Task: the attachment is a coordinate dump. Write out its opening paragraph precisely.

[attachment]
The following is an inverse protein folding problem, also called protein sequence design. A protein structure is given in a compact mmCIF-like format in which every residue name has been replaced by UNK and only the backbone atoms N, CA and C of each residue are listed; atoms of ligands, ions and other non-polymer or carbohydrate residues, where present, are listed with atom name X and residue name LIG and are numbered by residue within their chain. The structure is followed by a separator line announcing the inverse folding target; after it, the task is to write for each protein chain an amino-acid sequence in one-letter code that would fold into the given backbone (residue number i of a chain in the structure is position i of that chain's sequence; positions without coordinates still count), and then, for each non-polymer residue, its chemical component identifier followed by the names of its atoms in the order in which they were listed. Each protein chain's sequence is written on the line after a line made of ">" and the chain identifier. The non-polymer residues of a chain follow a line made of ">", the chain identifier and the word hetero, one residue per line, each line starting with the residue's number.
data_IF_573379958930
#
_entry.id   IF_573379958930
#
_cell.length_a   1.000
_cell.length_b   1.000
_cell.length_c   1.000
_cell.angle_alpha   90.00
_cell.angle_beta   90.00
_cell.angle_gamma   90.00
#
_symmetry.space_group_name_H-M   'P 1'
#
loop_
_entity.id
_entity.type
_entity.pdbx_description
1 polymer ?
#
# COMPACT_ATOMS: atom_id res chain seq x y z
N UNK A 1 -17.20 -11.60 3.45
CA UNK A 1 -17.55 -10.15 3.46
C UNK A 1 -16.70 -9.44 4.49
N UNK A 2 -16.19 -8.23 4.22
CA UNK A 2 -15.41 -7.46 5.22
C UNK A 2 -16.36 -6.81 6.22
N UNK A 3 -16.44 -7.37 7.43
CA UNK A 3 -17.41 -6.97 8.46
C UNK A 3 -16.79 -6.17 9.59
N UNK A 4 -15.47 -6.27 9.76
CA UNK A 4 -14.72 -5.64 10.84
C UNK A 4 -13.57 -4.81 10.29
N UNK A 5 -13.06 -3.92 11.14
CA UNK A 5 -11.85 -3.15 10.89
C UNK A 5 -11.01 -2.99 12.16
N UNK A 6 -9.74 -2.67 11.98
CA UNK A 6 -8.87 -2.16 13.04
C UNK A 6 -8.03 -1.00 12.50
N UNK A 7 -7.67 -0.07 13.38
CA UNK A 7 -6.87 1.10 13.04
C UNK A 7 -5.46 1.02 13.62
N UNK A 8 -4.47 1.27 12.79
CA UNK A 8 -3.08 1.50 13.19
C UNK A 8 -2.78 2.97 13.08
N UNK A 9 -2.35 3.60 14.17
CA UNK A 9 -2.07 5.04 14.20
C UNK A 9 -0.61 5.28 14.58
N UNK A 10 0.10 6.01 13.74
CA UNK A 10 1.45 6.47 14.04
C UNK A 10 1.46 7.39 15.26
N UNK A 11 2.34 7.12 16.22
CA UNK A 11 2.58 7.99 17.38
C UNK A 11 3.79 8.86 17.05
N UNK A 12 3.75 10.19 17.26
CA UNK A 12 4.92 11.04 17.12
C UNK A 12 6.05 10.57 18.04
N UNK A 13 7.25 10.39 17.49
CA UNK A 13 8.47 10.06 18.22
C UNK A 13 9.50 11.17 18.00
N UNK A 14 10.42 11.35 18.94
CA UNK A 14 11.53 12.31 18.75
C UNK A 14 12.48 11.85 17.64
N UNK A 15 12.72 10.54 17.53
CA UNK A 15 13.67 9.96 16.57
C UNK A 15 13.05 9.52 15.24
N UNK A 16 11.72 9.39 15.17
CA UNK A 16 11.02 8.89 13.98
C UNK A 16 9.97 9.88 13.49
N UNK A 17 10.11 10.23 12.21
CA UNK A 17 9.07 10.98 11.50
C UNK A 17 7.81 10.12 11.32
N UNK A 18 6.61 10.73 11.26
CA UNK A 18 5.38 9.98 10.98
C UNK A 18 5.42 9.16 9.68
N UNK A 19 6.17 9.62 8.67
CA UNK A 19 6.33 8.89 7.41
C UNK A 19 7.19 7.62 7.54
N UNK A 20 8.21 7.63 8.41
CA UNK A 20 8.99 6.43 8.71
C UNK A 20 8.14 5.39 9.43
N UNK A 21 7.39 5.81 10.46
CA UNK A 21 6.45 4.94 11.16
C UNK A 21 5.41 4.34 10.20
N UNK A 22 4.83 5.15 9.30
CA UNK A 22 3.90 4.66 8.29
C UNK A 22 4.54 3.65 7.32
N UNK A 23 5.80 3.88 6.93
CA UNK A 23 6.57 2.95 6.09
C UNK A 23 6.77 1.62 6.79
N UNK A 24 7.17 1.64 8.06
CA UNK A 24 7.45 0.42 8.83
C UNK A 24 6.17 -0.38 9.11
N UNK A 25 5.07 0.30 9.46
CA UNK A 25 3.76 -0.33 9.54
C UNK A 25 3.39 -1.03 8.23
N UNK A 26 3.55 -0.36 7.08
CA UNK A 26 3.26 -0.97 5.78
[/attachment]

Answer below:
The following is an inverse protein folding problem, also called protein sequence design. A protein structure is given in a compact mmCIF-like format in which every residue name has been replaced by UNK and only the backbone atoms N, CA and C of each residue are listed; atoms of ligands, ions and other non-polymer or carbohydrate residues, where present, are listed with atom name X and residue name LIG and are numbered by residue within their chain. The structure is followed by a separator line announcing the inverse folding target; after it, the task is to write for each protein chain an amino-acid sequence in one-letter code that would fold into the given backbone (residue number i of a chain in the structure is position i of that chain's sequence; positions without coordinates still count), and then, for each non-polymer residue, its chemical component identifier followed by the names of its atoms in the order in which they were listed. Each protein chain's sequence is written on the line after a line made of ">" and the chain identifier. The non-polymer residues of a chain follow a line made of ">", the chain identifier and the word hetero, one residue per line, each line starting with the residue's number.